Some people are completely fine with being alone. They can keep themselves happy and busy with hobbies like outdoor activities, crafts, reading, and watching TV. Others become depressed and bored without daily social interaction. Even those people who thrive when alone, however, can be susceptible to loneliness as they age and their hobbies get further and further out of reach due to physical limitations. As seniors become more immobile, they need human contact to stimulate their minds, encourage them to stay as active as possible, lower their blood pressure, and promote other positive health benefits of social interaction.
National Institute on Aging (NIA) Research
The NIA, a division of the U.S. Department of Health & Human Services, has released information from several research studies that show a strong connection between social interaction and its health benefits for seniors. Below is a summary of their findings.
Senior socializing is consistently associated with biomarkers of health, which act as an indicator of the presence or absence of a disease state.
People who socialize have been associated with lower levels of interleukin-6, which affects inflammation in people who have age-related conditions, like Alzheimer’s disease, osteoporosis, rheumatoid arthritis, heart disease, and some cancers.
Many grandparents feel that the health benefits of social interaction with their grandchildren empowers them to be more active and lead healthier lives. Some people are even encouraged to stop bad habits, like smoking, by their grandchildren.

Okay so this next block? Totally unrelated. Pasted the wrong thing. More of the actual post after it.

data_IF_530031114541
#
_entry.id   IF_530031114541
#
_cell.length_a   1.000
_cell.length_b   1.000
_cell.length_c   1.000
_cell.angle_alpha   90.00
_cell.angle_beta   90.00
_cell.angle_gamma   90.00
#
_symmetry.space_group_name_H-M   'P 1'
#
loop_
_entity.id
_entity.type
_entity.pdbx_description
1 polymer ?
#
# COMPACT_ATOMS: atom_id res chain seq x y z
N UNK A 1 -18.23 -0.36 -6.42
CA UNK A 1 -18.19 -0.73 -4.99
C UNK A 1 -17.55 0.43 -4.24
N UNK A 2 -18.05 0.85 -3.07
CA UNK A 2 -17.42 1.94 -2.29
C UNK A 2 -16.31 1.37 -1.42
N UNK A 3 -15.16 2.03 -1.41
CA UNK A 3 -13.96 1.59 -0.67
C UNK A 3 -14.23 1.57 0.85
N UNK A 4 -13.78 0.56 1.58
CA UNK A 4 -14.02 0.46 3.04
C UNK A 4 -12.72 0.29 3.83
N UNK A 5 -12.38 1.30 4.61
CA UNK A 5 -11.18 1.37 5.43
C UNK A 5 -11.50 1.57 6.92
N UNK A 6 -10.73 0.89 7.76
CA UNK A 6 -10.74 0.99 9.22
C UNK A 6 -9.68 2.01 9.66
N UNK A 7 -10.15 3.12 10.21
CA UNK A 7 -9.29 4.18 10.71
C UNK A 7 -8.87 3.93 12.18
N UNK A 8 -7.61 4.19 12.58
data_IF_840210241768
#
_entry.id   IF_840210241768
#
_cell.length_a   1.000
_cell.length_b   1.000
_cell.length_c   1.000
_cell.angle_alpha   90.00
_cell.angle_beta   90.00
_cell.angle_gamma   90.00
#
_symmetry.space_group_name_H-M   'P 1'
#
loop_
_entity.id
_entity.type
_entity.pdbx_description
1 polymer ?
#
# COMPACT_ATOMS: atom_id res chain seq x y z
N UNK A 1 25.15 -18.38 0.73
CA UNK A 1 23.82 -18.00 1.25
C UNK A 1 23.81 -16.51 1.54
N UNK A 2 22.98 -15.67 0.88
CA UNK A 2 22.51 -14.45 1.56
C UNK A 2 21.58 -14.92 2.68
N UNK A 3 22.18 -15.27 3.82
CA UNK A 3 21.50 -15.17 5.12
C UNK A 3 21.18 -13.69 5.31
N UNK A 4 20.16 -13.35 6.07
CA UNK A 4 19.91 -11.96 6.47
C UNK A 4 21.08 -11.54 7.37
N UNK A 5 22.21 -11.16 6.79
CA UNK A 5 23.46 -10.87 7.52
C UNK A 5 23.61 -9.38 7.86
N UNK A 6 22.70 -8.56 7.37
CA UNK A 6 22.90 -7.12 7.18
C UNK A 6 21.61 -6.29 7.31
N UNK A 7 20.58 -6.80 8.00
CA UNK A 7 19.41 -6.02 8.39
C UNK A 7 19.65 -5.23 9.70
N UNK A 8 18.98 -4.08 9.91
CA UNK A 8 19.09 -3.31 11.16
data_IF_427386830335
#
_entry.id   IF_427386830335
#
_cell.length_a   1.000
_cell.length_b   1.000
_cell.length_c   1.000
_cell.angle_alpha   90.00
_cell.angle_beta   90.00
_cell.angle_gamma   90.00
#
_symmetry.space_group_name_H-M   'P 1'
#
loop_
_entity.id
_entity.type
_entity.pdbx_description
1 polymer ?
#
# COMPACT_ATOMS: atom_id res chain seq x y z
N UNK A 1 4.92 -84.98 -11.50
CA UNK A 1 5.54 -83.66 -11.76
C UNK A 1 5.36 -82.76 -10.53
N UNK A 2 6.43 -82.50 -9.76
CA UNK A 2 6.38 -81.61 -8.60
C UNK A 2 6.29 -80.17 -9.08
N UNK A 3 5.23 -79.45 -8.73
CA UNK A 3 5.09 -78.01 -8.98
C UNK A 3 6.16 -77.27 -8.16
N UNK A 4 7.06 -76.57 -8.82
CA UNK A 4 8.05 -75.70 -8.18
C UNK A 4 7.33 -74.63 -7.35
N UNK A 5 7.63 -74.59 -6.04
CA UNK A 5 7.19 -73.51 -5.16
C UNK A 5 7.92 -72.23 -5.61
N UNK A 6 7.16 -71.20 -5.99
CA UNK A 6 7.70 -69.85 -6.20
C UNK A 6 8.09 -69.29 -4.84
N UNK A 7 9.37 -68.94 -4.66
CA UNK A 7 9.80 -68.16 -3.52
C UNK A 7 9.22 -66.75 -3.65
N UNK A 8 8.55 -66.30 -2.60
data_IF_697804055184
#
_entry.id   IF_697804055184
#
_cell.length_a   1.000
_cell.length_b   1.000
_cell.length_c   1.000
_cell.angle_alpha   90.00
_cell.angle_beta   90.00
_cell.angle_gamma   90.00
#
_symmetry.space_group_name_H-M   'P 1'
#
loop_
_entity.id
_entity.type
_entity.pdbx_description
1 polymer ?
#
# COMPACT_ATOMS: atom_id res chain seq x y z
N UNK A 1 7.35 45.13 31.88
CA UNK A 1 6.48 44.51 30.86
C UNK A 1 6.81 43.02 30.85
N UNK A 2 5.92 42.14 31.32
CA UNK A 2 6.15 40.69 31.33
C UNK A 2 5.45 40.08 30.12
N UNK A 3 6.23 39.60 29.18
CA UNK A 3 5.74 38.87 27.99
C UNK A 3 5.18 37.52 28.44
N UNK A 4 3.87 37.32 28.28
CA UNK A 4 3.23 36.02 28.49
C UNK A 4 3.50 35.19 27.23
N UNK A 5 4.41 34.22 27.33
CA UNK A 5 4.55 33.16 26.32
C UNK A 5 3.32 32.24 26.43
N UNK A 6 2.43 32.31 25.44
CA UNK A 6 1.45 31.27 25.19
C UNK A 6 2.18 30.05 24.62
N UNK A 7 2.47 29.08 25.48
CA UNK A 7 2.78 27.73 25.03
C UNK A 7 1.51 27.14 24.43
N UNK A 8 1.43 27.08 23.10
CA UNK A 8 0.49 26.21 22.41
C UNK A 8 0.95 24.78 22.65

Long periods without socialization increases the elderly’s risk for morbidity and mortality.
Loneliness and depression can cause physical effects, like higher blood pressure.
The combination of loneliness and depression can also have negative effects on well-being for seniors, as well as middle-aged adults.
Keep Your Mind Sharp by Socializing
Improved brain function is a health benefit of social interaction. In fact, if you’ve ever seen films, like Cast Away, where the characters spend time in isolation for years, you may have noticed that they lose social skills and have a bit of trouble interacting with society when they finally return home. There is a saying that goes, “If you don’t use it, you lose it.” Life skills need to be practiced or performed regularly, or they will slowly fade away from you. You can think of socialization like learning a second language. If you take a few years of classes you can speak the language pretty well, but when you stop studying and speaking it, you won’t be able to speak it so well in future years.
Socialization is similar to completing a crossword puzzle. It gives the brains a workout through mental stimulation and helps keep cognitive functions sharp. When seniors are socializing regularly, they can handle stress better and have less anxiety, which is easier on their cardiovascular system. Improving cognitive function can also help prevent Alzheimer’s disease, Parkinson’s disease, and other types of dementia, as well as improve memory retention. The health benefits of social interaction have also been associated with increased longevity and self-esteem.
1Heart Caregiver Companionship
As senior family members age, they begin to lose touch with friends and family. Much of the time, this is due to the immobility that comes with age. When loved ones are caregivers, it’s not easy to juggle the everyday responsibilities of senior care with those of work and taking care of younger family as well. There isn’t always enough time to give everyone the attention that they need. This is where 1Heart Caregiver Services can lend a helping hand and give your loved one the health benefits of social interaction. Not only can our professional caregivers assist with daily activities like hygiene, laundry, housekeeping, meal prep, and transportation, they are also caring and compassionate people who can have meaningful conversations and enjoy socializing with seniors.